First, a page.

“Based on recent accounts in the media regarding James Levine, Ravinia has severed all ties,” the Ravinia Festival’s statement said. “Ravinia maintains a zero-tolerance policy and culture on sexual harassment. We are deeply troubled and saddened by the allegations and sympathize with everyone who has been hurt.”
Levine, who was suspended by New York’s Metropolitan Opera over the weekend following a series of allegations of sexual abuse dating back to the 1960s, was Music Director of the Chicago Symphony Orchestra’s summer residencies at the festival from 1973 to 1993, performing there as recently as August this year. He was to have been the festival’s Conductor Laureate beginning in 2018.
One of the alleged victims, Ashok Pai, has claimed in a police report quoted by the New York Post that Levine abused him for years beginning in the summer of 1986 – when Pai was 16 – after Levine drove him home from the festival.
The Chicago Symphony Orchestra Association also issued a statement, referring to the allegations against Levine as “deeply troubling” and stating that Levine is not scheduled to conduct future concerts with the Chicago Symphony Orchestra.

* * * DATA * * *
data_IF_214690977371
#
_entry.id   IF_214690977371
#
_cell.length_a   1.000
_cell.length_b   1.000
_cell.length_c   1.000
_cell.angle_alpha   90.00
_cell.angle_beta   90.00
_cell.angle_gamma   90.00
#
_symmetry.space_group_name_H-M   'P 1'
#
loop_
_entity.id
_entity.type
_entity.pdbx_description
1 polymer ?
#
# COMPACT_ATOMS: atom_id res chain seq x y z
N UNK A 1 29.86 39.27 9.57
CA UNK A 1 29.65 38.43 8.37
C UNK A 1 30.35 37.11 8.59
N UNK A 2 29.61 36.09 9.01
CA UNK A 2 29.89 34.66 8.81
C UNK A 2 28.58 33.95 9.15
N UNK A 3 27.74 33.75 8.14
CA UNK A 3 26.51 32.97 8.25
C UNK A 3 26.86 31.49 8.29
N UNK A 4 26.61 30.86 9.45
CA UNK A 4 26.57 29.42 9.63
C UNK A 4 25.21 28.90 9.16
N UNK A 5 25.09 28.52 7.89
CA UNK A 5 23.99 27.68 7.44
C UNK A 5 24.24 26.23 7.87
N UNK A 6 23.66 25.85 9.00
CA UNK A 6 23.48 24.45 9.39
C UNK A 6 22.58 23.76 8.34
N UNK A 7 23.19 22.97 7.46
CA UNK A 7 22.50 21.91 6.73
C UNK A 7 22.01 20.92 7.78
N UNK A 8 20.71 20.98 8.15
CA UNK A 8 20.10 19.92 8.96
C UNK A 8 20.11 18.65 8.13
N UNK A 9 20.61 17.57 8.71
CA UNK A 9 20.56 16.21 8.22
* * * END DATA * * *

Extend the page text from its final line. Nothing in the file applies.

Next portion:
While the New York Post broke the story, over the weekend two more alleged victims spoke to the New York Times, accusing Levine of abusing them in 1968 when they were students at Meadow Brook School of Music in Michigan. A fourth alleged victim, Albin Ifsich – a violinist in the New Jersey Symphony Orchestra for many years – came forward on Monday, describing a similar pattern of abuse that same year, when he was 20, while attending the Meadow Brook School of Music.
The Juilliard School has also distanced itself from Levine, announcing that it was seeking a replacement conductor for a concert scheduled in February for the Juilliard Orchestra and the Metropolitan Opera’s Lindemann Young Artist Development Program.